(http://slipperyskip.com/18/048.jpg)
I made this collar/spacer that shifts the mounting point downward 3/8" to a place with more surrounding metal. The collar also defines the interior space that will be enclosed later.

(http://slipperyskip.com/18/049.jpg)

(http://slipperyskip.com/18/050.jpg)

(http://slipperyskip.com/18/051.jpg)

Thanks for looking!
Title: Re: Project SkyVue - 2016
Post by: slipperyskip on January 13, 2016, 01:46:17 PM
(http://slipperyskip.com/18/052.jpg)
Assembled to check for progress.

(http://slipperyskip.com/18/053.jpg)

(http://slipperyskip.com/18/054.jpg)
Cut a notch and modified my spacer/collar to help reduce the overall size.

(http://slipperyskip.com/18/055.jpg)

(http://slipperyskip.com/18/056.jpg)
Drilled out holes and attached a piece of 1/2" x 1/16" aluminum angle with #6-32 screws and nuts.

(http://slipperyskip.com/18/057.jpg)
This is not only to add strength but also provide a place to hide a portion of the PCIe cable that will stretch to the top of the case.

(http://slipperyskip.com/18/058.jpg)

(http://slipperyskip.com/18/059.jpg)
To attach the power supply I first made a wooden template. This defines the outer edges and the attachment holes.

(http://slipperyskip.com/18/060.jpg)
The Silverstone SFX power supply I'm using as a model (not the final unit to be used) has six attachment threaded holes. The SFX standard calls for three. I've also seen SFX units with four and five holes. I'm not exactly sure what brand or model is going into this yet so I'm preparing for the worst (best?!) case scenario.


(http://slipperyskip.com/18/061.jpg)
I made this aluminum power supply "surround" from the wooden template.

(http://slipperyskip.com/18/062.jpg)

(http://slipperyskip.com/18/063.jpg)

(http://slipperyskip.com/18/064.jpg)
The surround will be bonded to the original work to provide a solid metal attachment point for the power supply.

(http://slipperyskip.com/18/065.jpg)

(http://slipperyskip.com/18/066.jpg)

(http://slipperyskip.com/18/067.jpg)

Thanks for looking!
Title: Re: Project SkyVue - 2016
Post by: slipperyskip on January 15, 2016, 12:50:14 PM
(http://slipperyskip.com/18/068.jpg)

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Title: Re: Project SkyVue - 2016
Post by: slipperyskip on January 18, 2016, 02:46:15 PM
(http://slipperyskip.com/18/078.jpg)

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Title: Re: Project SkyVue - 2016
Post by: slipperyskip on January 21, 2016, 12:15:42 PM
(http://slipperyskip.com/18/088.jpg)

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Title: Re: Project SkyVue - 2016
Post by: slipperyskip on January 23, 2016, 04:44:18 PM
(http://slipperyskip.com/18/104.jpg)

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It was about here when I tried to cut off the tip of my thumb.

Light duty work and photography.

(http://slipperyskip.com/18/117.jpg)

(http://slipperyskip.com/18/118.jpg)

(http://slipperyskip.com/18/119.jpg)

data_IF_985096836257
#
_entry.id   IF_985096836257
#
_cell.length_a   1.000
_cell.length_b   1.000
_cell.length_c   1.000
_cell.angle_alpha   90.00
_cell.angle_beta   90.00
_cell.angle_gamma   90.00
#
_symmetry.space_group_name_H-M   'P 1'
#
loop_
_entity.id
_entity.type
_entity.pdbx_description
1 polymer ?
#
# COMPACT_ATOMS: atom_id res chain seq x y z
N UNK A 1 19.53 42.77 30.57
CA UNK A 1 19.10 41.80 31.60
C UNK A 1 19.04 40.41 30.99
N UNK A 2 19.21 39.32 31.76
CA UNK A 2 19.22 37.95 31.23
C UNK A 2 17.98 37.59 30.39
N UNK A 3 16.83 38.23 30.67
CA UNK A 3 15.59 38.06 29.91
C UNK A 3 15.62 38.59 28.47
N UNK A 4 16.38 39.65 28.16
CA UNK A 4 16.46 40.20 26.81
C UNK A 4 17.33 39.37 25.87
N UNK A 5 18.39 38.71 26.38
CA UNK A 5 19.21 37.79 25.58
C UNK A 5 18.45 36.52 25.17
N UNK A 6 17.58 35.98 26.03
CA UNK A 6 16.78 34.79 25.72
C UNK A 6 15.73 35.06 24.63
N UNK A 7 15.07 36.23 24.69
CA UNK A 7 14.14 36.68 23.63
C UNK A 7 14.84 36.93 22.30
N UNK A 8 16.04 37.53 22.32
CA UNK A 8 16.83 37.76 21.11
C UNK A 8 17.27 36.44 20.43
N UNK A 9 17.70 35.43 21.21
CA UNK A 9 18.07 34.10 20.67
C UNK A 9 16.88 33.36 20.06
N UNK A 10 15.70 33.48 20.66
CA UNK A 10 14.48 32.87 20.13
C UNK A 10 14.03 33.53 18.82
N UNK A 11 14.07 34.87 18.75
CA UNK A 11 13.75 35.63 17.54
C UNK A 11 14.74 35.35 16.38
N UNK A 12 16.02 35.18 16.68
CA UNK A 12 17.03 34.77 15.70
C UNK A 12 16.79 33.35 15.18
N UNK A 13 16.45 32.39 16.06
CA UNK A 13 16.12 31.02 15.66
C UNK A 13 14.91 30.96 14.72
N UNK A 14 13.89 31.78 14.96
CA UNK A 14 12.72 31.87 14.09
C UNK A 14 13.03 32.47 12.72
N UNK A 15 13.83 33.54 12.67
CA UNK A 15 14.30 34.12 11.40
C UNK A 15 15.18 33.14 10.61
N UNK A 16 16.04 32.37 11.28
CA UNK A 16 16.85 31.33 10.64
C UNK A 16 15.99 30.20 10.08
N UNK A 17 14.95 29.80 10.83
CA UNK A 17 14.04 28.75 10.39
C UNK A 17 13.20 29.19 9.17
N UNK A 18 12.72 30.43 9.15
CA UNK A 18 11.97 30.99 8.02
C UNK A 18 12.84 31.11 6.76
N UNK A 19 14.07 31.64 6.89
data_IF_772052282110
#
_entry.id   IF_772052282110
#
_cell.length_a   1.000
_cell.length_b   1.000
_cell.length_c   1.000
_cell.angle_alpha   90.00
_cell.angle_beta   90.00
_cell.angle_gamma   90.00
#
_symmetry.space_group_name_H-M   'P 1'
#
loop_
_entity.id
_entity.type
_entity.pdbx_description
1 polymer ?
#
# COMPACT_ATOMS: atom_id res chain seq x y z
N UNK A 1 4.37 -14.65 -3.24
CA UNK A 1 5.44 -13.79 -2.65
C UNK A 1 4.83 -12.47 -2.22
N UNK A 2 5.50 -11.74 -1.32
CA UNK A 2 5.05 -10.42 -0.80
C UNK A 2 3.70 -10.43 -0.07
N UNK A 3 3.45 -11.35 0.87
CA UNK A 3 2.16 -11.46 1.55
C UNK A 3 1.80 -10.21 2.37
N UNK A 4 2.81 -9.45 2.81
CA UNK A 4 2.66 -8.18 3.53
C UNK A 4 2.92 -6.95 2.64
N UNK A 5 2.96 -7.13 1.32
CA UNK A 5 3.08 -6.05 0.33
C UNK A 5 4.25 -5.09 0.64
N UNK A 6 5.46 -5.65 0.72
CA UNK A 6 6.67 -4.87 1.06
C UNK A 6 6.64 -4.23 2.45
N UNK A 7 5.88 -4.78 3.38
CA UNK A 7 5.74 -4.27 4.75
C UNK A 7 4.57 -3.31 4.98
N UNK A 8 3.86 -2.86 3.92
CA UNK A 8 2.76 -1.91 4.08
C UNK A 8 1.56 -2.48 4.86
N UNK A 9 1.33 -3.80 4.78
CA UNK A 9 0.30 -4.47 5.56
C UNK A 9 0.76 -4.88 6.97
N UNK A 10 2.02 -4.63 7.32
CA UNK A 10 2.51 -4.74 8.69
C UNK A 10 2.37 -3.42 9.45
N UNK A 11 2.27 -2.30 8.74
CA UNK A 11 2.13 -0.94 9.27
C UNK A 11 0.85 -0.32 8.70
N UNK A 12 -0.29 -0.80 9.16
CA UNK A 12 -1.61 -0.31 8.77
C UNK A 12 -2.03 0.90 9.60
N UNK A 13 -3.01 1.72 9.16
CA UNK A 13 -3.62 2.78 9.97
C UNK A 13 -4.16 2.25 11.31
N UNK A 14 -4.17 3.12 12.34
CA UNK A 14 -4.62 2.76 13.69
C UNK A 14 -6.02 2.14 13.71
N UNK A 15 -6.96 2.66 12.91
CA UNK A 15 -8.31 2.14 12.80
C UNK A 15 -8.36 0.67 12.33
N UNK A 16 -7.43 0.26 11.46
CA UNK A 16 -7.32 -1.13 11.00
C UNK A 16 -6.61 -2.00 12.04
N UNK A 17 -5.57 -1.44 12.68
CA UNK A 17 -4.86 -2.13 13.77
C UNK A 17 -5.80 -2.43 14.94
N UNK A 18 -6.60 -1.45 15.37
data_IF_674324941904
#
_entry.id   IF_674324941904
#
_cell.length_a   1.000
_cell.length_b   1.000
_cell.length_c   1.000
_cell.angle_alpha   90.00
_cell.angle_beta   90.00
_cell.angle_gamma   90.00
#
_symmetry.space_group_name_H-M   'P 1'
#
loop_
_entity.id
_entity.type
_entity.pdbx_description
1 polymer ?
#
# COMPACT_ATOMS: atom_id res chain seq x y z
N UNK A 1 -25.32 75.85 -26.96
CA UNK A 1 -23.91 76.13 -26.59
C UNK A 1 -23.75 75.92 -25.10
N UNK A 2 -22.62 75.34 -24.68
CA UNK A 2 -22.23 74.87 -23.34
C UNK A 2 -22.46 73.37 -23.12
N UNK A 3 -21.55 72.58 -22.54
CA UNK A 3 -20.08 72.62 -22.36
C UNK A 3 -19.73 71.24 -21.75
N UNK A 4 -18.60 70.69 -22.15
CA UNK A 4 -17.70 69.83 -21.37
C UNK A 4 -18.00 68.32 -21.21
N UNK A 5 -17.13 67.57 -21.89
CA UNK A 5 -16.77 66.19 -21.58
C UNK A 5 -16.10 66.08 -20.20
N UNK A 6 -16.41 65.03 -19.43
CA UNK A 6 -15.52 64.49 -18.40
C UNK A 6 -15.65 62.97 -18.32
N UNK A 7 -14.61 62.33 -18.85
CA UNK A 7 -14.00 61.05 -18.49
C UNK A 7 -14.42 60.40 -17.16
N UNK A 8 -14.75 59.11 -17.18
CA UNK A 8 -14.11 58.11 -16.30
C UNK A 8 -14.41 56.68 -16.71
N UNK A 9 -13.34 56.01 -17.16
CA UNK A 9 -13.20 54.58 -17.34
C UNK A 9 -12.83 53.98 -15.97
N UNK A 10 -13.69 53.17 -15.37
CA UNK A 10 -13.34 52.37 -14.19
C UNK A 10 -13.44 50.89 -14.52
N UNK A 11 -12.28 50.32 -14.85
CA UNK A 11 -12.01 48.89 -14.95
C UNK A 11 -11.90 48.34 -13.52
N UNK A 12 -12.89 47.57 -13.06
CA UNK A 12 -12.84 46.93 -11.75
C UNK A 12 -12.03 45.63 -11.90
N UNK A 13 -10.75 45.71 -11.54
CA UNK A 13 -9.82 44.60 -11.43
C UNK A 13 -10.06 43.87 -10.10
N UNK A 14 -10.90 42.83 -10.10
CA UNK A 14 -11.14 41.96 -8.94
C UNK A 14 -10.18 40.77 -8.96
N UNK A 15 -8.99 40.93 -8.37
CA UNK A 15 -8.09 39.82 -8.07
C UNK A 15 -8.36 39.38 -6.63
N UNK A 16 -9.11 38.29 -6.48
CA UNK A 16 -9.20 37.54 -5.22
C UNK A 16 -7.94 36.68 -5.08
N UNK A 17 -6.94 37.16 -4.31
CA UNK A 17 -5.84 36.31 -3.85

(http://slipperyskip.com/18/120.jpg)

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(http://slipperyskip.com/18/126.jpg)

(http://slipperyskip.com/18/127.jpg)

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(http://slipperyskip.com/18/131.jpg)

(http://slipperyskip.com/18/132.jpg)
Not in final project spec but I'll be testing this unit. It's nice to have something different to test the SFX physical standard.

 Thanks for looking!
Title: Re: Project SkyVue - 2016
Post by: slipperyskip on February 02, 2016, 01:43:40 PM
(http://slipperyskip.com/18/133.jpg)

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Title: Re: Project SkyVue - 2016
Post by: slipperyskip on February 06, 2016, 09:49:09 AM
(http://slipperyskip.com/18/147.jpg)

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Title: Re: Project SkyVue - 2016
Post by: slipperyskip on February 07, 2016, 02:50:40 PM
(http://slipperyskip.com/18/158.jpg)

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Title: Re: Project SkyVue - 2016
Post by: slipperyskip on February 09, 2016, 05:25:59 PM
(http://slipperyskip.com/18/171.jpg)

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Title: Re: Project SkyVue - 2016
Post by: slipperyskip on February 13, 2016, 02:24:02 PM
(http://slipperyskip.com/18/184.jpg)

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Title: Re: Project SkyVue - 2016
Post by: slipperyskip on February 16, 2016, 03:17:57 PM
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Title: Re: Project SkyVue - 2016
Post by: slipperyskip on February 17, 2016, 04:25:06 PM
(http://slipperyskip.com/18/218.jpg)

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Title: Re: Project SkyVue - 2016
Post by: slipperyskip on February 20, 2016, 06:01:35 AM
(http://slipperyskip.com/18/231.jpg)

(http://slipperyskip.com/18/232.jpg)

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So it's 4AM and I'm working on this project. I'm feeling chatty so I thought I would go on about some of the design ideas in this project, especially the optical illusions.